What we (do not) know about mammal coronavirus and general virus? Using bibliometric information to identify neglected taxonomic groups and potential viral reservoirs of zoonotic importance
Keywords:COVID-19, Bibliometric indicators, Epidemic prevention, SARS-CoV-2, Wildlife zoonoses.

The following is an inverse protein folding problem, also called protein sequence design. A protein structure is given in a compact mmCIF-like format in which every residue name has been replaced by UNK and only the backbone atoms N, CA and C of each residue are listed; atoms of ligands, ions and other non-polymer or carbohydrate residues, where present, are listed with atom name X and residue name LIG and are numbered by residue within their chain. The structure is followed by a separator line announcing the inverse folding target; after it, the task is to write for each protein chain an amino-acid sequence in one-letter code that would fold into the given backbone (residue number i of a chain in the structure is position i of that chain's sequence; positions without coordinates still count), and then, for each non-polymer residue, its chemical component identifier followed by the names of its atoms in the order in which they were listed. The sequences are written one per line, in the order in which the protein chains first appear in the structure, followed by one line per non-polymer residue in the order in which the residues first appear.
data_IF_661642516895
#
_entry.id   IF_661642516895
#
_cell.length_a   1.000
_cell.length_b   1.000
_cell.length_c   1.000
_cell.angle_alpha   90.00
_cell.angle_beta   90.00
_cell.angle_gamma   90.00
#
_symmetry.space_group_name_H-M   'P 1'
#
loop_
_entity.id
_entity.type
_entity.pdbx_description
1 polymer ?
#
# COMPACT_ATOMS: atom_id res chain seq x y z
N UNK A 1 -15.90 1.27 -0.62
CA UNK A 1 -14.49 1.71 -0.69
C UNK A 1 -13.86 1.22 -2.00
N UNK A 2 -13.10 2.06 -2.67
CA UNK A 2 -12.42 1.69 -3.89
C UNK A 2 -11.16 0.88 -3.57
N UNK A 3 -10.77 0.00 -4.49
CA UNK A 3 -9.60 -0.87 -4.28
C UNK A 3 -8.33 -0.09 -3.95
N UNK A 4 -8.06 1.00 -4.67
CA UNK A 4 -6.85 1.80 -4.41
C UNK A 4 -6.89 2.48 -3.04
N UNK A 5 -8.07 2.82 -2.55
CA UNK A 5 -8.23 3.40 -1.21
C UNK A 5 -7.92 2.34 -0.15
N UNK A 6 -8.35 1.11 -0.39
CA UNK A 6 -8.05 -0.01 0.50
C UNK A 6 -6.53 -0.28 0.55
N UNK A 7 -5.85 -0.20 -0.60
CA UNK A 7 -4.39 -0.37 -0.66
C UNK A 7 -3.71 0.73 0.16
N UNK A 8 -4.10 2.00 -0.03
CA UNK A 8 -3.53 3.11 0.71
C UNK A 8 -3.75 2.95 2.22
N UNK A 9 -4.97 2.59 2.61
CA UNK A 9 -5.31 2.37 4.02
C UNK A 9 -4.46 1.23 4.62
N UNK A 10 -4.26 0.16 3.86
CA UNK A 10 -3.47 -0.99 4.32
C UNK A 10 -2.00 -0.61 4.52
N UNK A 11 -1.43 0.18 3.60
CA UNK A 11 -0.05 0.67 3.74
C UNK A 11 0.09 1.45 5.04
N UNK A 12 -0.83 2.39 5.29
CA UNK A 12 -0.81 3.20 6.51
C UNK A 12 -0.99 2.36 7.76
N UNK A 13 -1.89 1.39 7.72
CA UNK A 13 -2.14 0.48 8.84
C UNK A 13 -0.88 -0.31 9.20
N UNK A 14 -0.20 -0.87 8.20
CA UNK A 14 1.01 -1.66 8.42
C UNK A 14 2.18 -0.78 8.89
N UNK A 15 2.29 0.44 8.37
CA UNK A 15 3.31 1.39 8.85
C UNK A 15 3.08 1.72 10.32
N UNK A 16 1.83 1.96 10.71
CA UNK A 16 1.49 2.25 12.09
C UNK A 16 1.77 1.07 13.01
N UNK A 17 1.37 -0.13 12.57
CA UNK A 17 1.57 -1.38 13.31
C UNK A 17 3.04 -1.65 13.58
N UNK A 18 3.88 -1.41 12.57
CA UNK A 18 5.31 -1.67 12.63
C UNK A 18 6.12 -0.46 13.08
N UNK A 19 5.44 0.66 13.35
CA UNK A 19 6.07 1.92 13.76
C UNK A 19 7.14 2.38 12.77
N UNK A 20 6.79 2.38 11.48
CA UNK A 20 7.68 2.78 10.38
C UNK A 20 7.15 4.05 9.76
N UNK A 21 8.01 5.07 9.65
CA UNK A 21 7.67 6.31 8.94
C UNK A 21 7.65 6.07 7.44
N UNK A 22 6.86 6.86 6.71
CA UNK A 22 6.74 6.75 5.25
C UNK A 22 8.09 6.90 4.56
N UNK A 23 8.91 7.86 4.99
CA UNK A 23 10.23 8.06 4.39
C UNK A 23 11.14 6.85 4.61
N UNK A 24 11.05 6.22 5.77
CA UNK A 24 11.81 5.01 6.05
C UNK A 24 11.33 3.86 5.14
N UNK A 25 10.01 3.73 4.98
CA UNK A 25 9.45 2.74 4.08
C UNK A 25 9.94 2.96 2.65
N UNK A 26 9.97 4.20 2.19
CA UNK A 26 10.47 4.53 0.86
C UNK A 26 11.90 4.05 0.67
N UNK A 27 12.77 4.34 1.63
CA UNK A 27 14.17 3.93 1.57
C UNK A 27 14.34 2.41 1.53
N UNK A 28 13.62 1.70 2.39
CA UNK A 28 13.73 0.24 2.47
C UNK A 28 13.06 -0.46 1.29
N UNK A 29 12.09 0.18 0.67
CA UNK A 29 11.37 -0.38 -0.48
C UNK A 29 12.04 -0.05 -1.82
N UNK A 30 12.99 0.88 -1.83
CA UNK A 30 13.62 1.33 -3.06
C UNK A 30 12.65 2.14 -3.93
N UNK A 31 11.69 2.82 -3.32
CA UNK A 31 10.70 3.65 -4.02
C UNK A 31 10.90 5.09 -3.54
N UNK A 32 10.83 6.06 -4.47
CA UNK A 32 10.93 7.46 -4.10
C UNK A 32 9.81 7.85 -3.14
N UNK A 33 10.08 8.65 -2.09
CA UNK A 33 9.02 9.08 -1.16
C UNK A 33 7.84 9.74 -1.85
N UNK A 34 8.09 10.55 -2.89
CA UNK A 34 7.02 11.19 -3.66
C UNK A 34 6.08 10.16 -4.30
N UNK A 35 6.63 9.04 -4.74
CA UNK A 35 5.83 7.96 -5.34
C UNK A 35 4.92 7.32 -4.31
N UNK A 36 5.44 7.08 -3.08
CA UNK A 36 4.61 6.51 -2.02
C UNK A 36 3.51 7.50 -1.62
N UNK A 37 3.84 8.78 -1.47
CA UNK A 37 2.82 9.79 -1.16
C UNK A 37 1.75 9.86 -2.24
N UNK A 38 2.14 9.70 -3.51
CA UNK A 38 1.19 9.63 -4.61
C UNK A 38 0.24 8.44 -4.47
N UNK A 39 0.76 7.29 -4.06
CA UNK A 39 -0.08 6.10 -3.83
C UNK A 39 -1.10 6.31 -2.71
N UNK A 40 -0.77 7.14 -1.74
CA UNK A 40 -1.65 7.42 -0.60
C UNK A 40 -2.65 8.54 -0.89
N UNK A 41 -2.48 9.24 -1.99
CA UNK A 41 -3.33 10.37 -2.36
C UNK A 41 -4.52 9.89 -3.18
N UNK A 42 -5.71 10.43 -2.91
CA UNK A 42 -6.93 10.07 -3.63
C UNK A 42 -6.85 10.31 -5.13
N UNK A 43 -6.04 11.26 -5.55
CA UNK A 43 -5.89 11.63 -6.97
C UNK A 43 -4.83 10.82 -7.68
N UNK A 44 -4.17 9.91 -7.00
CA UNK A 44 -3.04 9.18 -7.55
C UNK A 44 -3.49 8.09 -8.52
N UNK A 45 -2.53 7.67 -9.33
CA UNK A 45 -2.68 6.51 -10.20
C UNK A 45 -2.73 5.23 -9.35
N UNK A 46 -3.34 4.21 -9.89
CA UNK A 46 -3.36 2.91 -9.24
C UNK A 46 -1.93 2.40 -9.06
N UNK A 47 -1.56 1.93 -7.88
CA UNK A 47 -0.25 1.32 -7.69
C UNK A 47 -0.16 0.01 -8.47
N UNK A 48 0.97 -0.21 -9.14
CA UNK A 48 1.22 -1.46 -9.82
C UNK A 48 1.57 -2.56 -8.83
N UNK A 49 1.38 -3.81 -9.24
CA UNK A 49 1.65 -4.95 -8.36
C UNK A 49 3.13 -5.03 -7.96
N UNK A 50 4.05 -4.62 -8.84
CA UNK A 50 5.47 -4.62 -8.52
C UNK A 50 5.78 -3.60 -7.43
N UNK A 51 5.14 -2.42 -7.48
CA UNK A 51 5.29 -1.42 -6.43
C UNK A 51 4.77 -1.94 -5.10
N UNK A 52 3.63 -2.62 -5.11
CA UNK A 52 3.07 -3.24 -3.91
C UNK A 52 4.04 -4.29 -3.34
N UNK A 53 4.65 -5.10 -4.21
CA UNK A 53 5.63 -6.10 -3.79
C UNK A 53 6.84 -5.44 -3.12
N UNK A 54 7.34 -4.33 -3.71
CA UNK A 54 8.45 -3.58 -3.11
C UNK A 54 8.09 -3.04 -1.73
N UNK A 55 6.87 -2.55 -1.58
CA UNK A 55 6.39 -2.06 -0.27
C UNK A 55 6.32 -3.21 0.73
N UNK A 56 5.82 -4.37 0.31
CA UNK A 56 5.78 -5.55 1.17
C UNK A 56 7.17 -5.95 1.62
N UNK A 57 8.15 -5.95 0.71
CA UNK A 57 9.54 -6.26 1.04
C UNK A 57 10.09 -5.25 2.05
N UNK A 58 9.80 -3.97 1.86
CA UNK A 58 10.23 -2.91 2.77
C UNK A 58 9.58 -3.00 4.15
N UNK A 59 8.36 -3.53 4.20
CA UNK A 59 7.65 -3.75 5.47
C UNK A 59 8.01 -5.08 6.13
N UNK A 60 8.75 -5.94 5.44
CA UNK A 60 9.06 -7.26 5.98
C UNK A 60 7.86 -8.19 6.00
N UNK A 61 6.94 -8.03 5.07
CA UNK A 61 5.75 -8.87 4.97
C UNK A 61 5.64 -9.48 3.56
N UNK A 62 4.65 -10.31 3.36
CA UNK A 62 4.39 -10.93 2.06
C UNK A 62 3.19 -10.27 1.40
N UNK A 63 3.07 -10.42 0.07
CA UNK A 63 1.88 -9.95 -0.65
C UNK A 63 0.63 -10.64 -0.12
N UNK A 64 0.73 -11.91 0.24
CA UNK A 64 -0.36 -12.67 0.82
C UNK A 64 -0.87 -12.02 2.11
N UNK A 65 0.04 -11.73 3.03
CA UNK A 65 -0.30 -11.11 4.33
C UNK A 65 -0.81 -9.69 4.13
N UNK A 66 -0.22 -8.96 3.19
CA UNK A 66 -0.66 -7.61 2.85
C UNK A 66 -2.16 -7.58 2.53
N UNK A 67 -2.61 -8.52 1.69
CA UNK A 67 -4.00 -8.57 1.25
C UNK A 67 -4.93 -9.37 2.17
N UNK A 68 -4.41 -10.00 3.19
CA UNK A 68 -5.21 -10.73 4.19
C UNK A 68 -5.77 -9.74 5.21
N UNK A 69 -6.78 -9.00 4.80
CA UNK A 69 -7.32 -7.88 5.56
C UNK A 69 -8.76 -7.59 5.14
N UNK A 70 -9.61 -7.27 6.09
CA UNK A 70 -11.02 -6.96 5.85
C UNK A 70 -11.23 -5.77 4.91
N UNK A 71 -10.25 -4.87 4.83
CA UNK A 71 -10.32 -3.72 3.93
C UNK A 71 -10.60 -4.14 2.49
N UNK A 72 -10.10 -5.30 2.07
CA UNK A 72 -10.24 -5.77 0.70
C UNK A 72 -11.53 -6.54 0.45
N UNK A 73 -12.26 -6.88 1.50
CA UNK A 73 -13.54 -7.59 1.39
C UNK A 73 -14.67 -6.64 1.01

AbstractThe COVID-19 pandemic is currently advancing in the world and has killed more people than other recent coronavirus outbreaks like SARS and MERS together. Coronaviruses known to infect humans were all associated to mammal sources, with different species acting as both natural and/or intermediate hosts of these viruses. Although the zoonotic origin of human coronaviruses is well accepted, a great number of mammal species were not yet investigated as their potential to carry these viruses. This work aimed to provide an overview of the current state of scientific knowledge about what are the mammal groups well known to be associated to coronaviruses and other viruses and what are the most neglected groups in these studies. Here we analyze the production of scientific publications about these and other viruses in association with the 29 taxonomic orders of the Mammalia class. Our results highlighted that most of these taxonomic orders have been little studied or completely unexplored in researches with this focus, with only six orders accumulating more than 99% of the articles on coronaviruses in mammals. Ten mammal groups were not found in any scientific publication in association with coronaviruses, with four of them not found even in works mentioning any type of viruses. These results reinforce the importance of identify all the natural and intermediate hosts for viruses to improve monitoring of potential zoonosis and reduce the chances of new disease outbreaks.
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